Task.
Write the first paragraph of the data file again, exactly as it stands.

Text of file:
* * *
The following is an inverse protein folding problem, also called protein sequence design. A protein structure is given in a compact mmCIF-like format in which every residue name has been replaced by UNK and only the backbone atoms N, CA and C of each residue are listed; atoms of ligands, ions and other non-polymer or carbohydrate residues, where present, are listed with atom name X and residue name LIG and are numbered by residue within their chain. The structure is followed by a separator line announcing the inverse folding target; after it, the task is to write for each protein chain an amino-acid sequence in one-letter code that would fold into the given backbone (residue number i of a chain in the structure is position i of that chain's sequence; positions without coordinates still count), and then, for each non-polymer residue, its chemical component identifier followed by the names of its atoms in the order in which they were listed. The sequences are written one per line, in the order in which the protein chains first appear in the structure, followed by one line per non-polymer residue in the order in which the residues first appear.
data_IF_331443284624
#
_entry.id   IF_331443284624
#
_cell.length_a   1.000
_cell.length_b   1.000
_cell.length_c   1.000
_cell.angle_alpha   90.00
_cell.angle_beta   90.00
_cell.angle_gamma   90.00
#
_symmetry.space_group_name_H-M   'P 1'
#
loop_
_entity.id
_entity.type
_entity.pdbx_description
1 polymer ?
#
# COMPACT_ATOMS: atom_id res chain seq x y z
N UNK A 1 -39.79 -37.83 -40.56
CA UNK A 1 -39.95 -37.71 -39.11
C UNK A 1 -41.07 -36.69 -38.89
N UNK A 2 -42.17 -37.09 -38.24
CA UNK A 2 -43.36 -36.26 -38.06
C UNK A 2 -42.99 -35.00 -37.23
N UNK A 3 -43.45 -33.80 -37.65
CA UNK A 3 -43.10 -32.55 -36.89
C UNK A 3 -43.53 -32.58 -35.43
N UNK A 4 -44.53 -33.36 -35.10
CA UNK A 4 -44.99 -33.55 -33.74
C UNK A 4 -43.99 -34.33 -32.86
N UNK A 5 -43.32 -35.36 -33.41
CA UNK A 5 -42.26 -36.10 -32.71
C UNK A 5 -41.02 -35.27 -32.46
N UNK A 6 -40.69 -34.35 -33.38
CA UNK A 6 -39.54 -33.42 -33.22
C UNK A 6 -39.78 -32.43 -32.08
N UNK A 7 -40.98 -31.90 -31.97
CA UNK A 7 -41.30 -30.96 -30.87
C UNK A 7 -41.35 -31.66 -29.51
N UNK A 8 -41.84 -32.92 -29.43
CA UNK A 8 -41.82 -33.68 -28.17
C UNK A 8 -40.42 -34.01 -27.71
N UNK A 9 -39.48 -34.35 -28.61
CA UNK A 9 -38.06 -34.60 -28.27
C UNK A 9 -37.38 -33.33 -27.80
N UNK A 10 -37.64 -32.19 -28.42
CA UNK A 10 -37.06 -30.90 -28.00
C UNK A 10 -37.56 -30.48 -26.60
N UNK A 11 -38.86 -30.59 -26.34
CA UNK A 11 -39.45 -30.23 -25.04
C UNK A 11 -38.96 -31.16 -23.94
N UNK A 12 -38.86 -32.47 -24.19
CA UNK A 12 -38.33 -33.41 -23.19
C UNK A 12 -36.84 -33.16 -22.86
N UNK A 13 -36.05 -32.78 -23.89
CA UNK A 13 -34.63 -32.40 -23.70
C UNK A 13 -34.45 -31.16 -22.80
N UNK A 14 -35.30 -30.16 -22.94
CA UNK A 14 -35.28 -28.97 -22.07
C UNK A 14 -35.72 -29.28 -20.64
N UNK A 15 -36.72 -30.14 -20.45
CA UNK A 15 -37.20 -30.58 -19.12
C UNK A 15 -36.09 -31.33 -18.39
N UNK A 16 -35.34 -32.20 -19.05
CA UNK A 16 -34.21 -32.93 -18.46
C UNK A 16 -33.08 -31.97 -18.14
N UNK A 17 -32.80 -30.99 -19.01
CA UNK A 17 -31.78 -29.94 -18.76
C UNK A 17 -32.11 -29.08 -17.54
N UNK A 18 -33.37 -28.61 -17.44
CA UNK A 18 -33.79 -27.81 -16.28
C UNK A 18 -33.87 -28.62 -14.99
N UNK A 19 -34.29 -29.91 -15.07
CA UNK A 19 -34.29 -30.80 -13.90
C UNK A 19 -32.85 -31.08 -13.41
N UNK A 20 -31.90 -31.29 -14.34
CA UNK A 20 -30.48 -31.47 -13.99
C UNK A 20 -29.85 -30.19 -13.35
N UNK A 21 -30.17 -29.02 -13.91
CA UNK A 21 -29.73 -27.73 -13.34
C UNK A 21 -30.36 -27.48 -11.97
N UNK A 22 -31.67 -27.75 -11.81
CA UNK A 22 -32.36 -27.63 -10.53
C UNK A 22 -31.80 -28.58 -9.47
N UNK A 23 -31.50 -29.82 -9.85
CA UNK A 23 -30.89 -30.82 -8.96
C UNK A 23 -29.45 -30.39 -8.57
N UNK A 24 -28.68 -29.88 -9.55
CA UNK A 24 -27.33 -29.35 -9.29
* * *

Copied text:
The following is an inverse protein folding problem, also called protein sequence design. A protein structure is given in a compact mmCIF-like format in which every residue name has been replaced by UNK and only the backbone atoms N, CA and C of each residue are listed; atoms of ligands, ions and other non-polymer or carbohydrate residues, where present, are listed with atom name X and residue name LIG and are numbered by residue within their chain. The structure is followed by a separator line announcing the inverse folding target; after it, the task is to write for each protein chain an amino-acid sequence in one-letter code that would fold into the given backbone (residue number i of a chain in the structure is position i of that chain's sequence; positions without coordinates still count), and then, for each non-polymer residue, its chemical component identifier followed by the names of its atoms in the order in which they were listed. The sequences are written one per line, in the order in which the protein chains first appear in the structure, followed by one line per non-polymer residue in the order in which the residues first appear.